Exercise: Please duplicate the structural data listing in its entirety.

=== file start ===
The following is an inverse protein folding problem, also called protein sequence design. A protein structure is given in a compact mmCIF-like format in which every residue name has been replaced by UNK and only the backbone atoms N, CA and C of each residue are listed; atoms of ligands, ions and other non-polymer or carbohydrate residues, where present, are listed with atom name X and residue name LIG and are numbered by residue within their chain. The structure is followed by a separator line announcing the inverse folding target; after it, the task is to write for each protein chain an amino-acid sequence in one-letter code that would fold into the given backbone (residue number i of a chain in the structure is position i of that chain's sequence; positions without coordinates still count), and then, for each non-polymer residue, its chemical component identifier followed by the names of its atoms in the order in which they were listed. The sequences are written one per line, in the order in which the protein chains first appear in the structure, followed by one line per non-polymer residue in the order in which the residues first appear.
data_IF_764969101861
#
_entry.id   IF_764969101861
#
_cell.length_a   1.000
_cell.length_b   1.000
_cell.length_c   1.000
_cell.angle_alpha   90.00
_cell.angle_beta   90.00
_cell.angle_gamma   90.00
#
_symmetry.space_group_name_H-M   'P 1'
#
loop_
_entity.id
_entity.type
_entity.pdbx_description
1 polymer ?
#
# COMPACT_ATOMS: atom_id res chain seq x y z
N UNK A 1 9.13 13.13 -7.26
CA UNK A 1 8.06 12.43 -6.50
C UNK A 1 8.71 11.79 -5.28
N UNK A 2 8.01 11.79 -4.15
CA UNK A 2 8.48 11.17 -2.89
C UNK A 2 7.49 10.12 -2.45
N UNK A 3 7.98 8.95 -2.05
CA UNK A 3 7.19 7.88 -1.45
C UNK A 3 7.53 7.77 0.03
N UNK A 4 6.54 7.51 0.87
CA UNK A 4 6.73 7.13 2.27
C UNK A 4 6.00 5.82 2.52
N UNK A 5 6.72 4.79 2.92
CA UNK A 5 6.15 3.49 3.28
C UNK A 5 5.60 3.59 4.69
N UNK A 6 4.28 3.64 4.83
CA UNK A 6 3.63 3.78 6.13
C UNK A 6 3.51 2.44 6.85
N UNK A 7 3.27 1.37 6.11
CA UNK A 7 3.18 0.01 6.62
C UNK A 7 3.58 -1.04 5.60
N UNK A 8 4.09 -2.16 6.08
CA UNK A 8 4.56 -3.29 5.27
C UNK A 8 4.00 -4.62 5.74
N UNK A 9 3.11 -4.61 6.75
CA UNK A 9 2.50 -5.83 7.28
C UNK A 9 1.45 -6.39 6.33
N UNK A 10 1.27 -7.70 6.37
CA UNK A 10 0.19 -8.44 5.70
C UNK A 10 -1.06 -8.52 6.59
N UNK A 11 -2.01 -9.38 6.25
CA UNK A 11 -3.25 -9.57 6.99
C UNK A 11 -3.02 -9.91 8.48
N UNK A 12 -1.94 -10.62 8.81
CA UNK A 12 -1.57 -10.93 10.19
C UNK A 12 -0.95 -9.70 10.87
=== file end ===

The following is an inverse protein folding problem, also called protein sequence design. A protein structure is given in a compact mmCIF-like format in which every residue name has been replaced by UNK and only the backbone atoms N, CA and C of each residue are listed; atoms of ligands, ions and other non-polymer or carbohydrate residues, where present, are listed with atom name X and residue name LIG and are numbered by residue within their chain. The structure is followed by a separator line announcing the inverse folding target; after it, the task is to write for each protein chain an amino-acid sequence in one-letter code that would fold into the given backbone (residue number i of a chain in the structure is position i of that chain's sequence; positions without coordinates still count), and then, for each non-polymer residue, its chemical component identifier followed by the names of its atoms in the order in which they were listed. The sequences are written one per line, in the order in which the protein chains first appear in the structure, followed by one line per non-polymer residue in the order in which the residues first appear.
data_IF_764969101861
#
_entry.id   IF_764969101861
#
_cell.length_a   1.000
_cell.length_b   1.000
_cell.length_c   1.000
_cell.angle_alpha   90.00
_cell.angle_beta   90.00
_cell.angle_gamma   90.00
#
_symmetry.space_group_name_H-M   'P 1'
#
loop_
_entity.id
_entity.type
_entity.pdbx_description
1 polymer ?
#
# COMPACT_ATOMS: atom_id res chain seq x y z
N UNK A 1 9.13 13.13 -7.26
CA UNK A 1 8.06 12.43 -6.50
C UNK A 1 8.71 11.79 -5.28
N UNK A 2 8.01 11.79 -4.15
CA UNK A 2 8.48 11.17 -2.89
C UNK A 2 7.49 10.12 -2.45
N UNK A 3 7.98 8.95 -2.05
CA UNK A 3 7.19 7.88 -1.45
C UNK A 3 7.53 7.77 0.03
N UNK A 4 6.54 7.51 0.87
CA UNK A 4 6.73 7.13 2.27
C UNK A 4 6.00 5.82 2.52
N UNK A 5 6.72 4.79 2.92
CA UNK A 5 6.15 3.49 3.28
C UNK A 5 5.60 3.59 4.69
N UNK A 6 4.28 3.64 4.83
CA UNK A 6 3.63 3.78 6.13
C UNK A 6 3.51 2.44 6.85
N UNK A 7 3.27 1.37 6.11
CA UNK A 7 3.18 0.01 6.62
C UNK A 7 3.58 -1.04 5.60
N UNK A 8 4.09 -2.16 6.08
CA UNK A 8 4.56 -3.29 5.27
C UNK A 8 4.00 -4.62 5.74
N UNK A 9 3.11 -4.61 6.75
CA UNK A 9 2.50 -5.83 7.28
C UNK A 9 1.45 -6.39 6.33
N UNK A 10 1.27 -7.70 6.37
CA UNK A 10 0.19 -8.44 5.70
C UNK A 10 -1.06 -8.52 6.59
N UNK A 11 -2.01 -9.38 6.25
CA UNK A 11 -3.25 -9.57 6.99
C UNK A 11 -3.02 -9.91 8.48
N UNK A 12 -1.94 -10.62 8.81
CA UNK A 12 -1.57 -10.93 10.19
C UNK A 12 -0.95 -9.70 10.87